When Kobe died, I couldn't take it. All of us, couldn't believe it. But that's just life, and maybe, that's just what death is too. But Kobe Bryant, he and his winning shots, he and his devastating dunks, it would echo for the whole time he represented. He just wouldn't let anyone outshine him on his watch. He just wouldn't let anyone hold him down for long. His Mamba Mentality created a generation of winners. His life was truly a legendary story.
Shaquile O'Neal was the most dominant big man of his time. He was quick, strong and wise and those can be seen in his stats—points, rebounds, blocks. This portrait was the Orlando Magic Shaq—the young Shaq that despite his tremendous power, was still working his way up the steps of NBA greatness. A rookie with crazy potential. A young man destined for the Hall of Fame. He didn't disappoint.
Great court vision. Fantastic facilitator. Sensational scoring machine. Penny will always be one of my greatest "what ifs" in NBA history.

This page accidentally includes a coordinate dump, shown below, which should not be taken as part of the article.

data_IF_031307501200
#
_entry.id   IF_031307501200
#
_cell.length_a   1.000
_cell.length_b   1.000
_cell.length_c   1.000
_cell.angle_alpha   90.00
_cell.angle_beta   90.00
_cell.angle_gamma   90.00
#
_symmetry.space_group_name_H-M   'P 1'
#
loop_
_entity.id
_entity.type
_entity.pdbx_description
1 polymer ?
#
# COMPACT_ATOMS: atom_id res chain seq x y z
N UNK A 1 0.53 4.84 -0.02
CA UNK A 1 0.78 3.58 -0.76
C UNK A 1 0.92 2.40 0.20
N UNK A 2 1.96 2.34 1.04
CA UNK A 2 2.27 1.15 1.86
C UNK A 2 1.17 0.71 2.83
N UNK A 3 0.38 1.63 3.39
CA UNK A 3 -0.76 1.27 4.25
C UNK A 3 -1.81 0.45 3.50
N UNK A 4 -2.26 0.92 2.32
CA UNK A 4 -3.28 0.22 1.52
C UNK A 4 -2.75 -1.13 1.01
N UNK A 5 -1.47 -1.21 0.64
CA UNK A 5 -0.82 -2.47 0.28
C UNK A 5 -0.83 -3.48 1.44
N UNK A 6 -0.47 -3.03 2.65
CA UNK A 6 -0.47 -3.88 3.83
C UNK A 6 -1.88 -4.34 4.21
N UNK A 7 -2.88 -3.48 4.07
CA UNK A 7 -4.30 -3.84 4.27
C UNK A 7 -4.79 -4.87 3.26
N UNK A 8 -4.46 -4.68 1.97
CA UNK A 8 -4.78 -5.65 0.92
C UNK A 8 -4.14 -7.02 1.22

Grant Hill. He was sensational. Good handles. Scoring machine. Good defender. He was known as Mr. Nice Guy, yet as tough when it really counted. In the time of MJ's absence, Grant Hill was seen as his successor—some in the media actually believed he could have been better than MJ. Tough statement to make.
This, for me, is Michael Jordan. The hard teammate. The ultra-competitive. The proud monarch. The undefeated champion. I was never a fan of MJ. I never collected his cards. I didn't really root that much for his games. But it was harder not to be in awe of this certain genius.
Harper found his niche with the Bulls upon Jordan's return, eventually becoming a fan favorite by reinventing himself as a big perimeter defender, ball handler, and mid-range scorer.
Toni Kukoc was known as the Spider of Split—that is Split—in Croatia. He had been one if not the most celebrated Croatian player of his time. He was a favorite Bull of mine back in their Championship years in the '90s.
NBA Portraits of the '90s featuring Dennis Rodman by Erik Pingol